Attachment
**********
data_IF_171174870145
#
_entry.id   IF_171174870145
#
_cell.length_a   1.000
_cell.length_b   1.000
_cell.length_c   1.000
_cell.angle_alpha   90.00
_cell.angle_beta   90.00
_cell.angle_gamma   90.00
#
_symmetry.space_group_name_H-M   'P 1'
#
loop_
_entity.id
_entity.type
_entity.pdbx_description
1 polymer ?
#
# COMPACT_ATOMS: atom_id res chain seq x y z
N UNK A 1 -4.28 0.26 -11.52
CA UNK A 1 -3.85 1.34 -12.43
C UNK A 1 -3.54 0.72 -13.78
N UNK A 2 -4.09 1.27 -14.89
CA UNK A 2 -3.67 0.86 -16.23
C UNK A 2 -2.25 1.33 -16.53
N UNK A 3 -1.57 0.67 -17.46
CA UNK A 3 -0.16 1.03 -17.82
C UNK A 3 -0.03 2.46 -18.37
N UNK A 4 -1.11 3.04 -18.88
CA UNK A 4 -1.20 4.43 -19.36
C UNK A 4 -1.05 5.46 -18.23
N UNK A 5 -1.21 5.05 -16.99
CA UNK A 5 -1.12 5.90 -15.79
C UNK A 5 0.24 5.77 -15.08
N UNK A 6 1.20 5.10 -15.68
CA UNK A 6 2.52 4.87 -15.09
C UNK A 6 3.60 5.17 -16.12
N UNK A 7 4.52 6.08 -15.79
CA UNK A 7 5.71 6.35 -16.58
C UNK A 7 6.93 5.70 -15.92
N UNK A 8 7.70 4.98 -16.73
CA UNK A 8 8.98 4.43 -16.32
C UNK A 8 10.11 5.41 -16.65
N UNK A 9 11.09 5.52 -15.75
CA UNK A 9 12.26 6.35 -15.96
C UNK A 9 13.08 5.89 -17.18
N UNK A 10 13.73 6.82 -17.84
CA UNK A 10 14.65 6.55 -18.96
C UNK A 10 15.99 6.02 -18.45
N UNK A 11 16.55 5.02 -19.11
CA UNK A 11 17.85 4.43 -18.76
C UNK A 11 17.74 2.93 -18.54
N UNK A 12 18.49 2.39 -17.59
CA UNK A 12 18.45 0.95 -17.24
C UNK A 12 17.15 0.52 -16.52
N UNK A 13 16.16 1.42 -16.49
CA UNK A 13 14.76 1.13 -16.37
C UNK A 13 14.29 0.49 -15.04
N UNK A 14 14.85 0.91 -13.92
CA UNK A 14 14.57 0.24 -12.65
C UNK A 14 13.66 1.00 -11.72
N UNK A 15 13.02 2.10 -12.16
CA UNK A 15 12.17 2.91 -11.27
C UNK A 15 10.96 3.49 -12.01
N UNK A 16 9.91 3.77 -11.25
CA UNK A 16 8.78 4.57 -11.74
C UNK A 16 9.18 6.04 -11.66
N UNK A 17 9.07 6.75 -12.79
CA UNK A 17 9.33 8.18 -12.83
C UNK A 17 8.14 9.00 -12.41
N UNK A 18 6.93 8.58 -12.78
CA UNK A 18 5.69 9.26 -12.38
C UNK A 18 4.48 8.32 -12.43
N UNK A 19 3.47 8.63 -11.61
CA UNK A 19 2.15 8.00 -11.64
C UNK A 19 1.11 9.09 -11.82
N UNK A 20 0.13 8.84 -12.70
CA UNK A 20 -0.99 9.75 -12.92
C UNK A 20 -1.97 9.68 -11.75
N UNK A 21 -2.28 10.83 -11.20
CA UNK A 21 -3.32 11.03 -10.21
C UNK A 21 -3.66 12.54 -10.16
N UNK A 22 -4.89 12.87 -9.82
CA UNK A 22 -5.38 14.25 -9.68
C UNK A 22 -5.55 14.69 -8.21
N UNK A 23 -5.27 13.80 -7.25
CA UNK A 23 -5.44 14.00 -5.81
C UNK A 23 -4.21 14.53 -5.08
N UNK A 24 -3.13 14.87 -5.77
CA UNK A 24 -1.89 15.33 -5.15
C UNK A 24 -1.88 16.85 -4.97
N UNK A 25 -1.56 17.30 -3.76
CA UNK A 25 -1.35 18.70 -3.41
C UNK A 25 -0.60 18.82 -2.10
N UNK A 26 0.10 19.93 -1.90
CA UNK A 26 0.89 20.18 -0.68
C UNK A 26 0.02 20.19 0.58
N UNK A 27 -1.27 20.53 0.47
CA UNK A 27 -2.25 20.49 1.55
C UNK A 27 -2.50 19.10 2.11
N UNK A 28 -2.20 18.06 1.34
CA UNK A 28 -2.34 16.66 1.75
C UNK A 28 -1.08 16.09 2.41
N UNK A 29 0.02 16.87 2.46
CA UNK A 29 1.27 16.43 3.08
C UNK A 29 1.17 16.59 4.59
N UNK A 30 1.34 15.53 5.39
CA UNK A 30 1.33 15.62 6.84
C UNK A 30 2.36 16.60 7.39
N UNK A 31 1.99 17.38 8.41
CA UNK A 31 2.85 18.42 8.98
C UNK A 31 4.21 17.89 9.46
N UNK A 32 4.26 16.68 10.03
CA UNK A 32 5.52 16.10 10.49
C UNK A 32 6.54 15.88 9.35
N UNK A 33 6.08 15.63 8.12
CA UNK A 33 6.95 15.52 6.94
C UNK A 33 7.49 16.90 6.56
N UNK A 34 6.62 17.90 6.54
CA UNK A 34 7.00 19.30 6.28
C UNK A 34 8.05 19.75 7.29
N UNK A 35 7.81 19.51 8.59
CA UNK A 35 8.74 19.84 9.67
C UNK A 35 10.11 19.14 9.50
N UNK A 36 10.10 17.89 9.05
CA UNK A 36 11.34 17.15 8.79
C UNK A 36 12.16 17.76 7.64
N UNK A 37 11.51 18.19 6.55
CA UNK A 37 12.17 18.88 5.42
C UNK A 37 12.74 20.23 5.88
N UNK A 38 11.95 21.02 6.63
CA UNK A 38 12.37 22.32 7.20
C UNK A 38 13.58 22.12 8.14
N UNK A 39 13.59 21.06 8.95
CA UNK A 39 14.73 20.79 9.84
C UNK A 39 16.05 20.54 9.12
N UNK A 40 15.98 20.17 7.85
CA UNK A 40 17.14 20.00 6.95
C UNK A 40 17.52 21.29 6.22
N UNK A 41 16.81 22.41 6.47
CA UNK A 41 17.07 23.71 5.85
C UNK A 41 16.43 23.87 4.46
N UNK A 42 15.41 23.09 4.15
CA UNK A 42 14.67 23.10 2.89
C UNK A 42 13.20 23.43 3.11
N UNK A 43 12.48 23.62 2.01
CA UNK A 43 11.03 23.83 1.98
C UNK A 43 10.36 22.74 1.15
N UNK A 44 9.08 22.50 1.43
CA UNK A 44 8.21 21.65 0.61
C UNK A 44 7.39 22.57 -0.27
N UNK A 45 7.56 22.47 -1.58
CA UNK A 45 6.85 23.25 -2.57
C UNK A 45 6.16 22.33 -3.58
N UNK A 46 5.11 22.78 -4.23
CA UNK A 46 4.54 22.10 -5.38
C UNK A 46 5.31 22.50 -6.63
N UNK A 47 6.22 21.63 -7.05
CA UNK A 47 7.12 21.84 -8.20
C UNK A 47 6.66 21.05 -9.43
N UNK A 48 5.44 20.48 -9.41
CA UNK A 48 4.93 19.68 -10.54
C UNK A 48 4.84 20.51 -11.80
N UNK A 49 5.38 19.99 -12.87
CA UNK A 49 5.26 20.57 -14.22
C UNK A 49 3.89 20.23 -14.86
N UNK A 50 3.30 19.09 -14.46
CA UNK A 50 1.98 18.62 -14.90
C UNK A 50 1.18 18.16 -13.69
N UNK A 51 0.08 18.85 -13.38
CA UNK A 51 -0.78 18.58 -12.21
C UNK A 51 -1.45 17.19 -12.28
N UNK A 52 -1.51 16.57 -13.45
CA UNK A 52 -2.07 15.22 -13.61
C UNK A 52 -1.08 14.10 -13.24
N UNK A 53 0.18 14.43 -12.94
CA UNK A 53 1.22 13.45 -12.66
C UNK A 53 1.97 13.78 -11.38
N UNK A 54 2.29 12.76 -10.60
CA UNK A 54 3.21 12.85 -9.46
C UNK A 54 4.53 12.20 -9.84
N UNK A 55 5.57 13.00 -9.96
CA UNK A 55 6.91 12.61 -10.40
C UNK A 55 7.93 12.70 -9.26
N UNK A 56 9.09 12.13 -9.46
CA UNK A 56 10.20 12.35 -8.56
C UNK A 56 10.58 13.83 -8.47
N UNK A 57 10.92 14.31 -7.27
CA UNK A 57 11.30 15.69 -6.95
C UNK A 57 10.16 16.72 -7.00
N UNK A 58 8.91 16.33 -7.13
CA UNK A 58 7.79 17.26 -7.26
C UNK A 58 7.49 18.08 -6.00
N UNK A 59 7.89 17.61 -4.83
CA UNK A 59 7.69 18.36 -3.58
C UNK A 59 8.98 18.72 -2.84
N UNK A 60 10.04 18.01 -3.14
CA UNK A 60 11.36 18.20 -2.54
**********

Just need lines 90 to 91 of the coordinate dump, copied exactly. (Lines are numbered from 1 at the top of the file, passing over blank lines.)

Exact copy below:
N UNK A 24 -3.13 14.87 -5.77
CA UNK A 24 -1.89 15.33 -5.15